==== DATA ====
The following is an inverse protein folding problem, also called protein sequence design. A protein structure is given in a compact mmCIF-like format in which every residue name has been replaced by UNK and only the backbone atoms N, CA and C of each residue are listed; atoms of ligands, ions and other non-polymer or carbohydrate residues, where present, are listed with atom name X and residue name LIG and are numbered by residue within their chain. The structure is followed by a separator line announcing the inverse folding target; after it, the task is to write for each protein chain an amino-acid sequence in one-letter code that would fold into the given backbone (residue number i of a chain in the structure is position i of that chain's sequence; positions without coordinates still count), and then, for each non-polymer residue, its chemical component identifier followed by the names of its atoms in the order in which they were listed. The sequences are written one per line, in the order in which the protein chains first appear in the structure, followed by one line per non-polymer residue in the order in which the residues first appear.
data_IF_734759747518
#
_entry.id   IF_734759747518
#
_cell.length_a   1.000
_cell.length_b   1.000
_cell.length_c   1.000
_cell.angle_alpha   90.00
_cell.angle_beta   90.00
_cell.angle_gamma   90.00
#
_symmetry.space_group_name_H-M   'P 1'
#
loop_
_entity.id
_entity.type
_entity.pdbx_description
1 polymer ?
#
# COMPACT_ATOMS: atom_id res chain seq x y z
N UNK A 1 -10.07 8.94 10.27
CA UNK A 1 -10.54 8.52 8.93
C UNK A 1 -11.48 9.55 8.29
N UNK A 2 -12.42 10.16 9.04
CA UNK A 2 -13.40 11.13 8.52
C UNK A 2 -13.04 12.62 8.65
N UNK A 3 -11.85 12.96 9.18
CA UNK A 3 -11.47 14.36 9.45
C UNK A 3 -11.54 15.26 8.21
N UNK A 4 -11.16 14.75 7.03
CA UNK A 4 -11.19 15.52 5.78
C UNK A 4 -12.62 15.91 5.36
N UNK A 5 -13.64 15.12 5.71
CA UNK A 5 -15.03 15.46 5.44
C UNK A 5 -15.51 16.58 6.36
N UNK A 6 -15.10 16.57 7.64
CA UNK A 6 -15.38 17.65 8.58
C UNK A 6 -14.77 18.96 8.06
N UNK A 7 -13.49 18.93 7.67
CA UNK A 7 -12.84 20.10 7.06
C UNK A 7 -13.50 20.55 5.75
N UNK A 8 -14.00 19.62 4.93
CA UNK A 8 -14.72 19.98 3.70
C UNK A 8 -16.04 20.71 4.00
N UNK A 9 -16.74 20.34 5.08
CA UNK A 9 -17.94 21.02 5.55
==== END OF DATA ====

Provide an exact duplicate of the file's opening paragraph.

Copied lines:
The following is an inverse protein folding problem, also called protein sequence design. A protein structure is given in a compact mmCIF-like format in which every residue name has been replaced by UNK and only the backbone atoms N, CA and C of each residue are listed; atoms of ligands, ions and other non-polymer or carbohydrate residues, where present, are listed with atom name X and residue name LIG and are numbered by residue within their chain. The structure is followed by a separator line announcing the inverse folding target; after it, the task is to write for each protein chain an amino-acid sequence in one-letter code that would fold into the given backbone (residue number i of a chain in the structure is position i of that chain's sequence; positions without coordinates still count), and then, for each non-polymer residue, its chemical component identifier followed by the names of its atoms in the order in which they were listed. The sequences are written one per line, in the order in which the protein chains first appear in the structure, followed by one line per non-polymer residue in the order in which the residues first appear.